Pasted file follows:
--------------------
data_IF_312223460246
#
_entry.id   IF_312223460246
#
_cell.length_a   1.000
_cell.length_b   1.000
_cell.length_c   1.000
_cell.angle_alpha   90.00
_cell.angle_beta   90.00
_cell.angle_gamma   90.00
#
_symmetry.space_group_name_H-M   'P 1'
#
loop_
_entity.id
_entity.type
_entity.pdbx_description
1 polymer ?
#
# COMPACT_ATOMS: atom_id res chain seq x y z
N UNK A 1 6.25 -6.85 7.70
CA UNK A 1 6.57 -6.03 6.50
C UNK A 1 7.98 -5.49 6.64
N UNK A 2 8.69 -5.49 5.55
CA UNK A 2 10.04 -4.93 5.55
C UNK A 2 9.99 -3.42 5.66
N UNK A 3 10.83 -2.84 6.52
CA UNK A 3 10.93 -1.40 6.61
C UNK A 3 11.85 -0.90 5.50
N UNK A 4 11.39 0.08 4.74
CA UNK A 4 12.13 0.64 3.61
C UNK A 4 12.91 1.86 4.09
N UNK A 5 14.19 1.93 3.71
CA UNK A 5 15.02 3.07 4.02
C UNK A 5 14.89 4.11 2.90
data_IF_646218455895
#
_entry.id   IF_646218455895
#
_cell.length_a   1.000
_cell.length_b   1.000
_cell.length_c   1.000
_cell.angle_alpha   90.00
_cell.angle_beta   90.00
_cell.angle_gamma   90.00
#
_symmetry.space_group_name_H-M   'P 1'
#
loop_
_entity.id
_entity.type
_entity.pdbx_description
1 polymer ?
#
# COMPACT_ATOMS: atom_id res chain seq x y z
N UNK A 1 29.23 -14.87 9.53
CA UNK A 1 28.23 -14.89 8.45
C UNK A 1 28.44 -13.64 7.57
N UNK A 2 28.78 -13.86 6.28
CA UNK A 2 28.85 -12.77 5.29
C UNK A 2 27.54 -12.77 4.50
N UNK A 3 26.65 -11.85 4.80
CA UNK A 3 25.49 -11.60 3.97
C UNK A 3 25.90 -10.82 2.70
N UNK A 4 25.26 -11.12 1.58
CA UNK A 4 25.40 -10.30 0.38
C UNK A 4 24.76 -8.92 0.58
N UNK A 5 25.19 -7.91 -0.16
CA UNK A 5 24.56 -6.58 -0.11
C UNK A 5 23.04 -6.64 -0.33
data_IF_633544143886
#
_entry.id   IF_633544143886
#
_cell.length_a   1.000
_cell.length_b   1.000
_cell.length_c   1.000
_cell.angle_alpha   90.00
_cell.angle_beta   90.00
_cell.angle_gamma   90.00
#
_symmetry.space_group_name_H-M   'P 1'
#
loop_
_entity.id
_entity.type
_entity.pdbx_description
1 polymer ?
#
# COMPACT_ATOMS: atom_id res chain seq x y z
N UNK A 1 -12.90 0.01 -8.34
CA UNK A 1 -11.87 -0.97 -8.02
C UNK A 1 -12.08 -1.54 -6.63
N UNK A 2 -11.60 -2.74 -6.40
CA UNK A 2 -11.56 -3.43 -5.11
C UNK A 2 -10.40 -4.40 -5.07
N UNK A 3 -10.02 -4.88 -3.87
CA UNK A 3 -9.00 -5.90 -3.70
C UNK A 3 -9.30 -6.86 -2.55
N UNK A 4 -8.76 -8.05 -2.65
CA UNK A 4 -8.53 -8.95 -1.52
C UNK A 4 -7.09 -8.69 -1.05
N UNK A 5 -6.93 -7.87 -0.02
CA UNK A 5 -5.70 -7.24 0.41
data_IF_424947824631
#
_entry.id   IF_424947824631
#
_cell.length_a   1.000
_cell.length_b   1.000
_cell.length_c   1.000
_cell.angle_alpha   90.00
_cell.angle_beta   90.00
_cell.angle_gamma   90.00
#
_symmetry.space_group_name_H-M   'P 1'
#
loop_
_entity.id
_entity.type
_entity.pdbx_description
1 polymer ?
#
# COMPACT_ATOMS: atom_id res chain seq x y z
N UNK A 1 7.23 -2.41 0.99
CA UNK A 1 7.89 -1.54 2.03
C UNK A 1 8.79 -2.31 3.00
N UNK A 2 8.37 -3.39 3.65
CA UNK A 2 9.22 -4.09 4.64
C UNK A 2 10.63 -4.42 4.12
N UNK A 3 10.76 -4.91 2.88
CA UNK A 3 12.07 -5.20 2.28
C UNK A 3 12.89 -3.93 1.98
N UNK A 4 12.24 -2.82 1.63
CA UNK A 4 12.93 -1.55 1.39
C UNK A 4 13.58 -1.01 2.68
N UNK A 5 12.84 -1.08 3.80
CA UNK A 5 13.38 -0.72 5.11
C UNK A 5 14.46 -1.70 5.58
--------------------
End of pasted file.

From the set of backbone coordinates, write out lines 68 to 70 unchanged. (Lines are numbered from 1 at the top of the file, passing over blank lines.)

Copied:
N UNK A 5 25.19 -7.91 -0.16
CA UNK A 5 24.56 -6.58 -0.11
C UNK A 5 23.04 -6.64 -0.33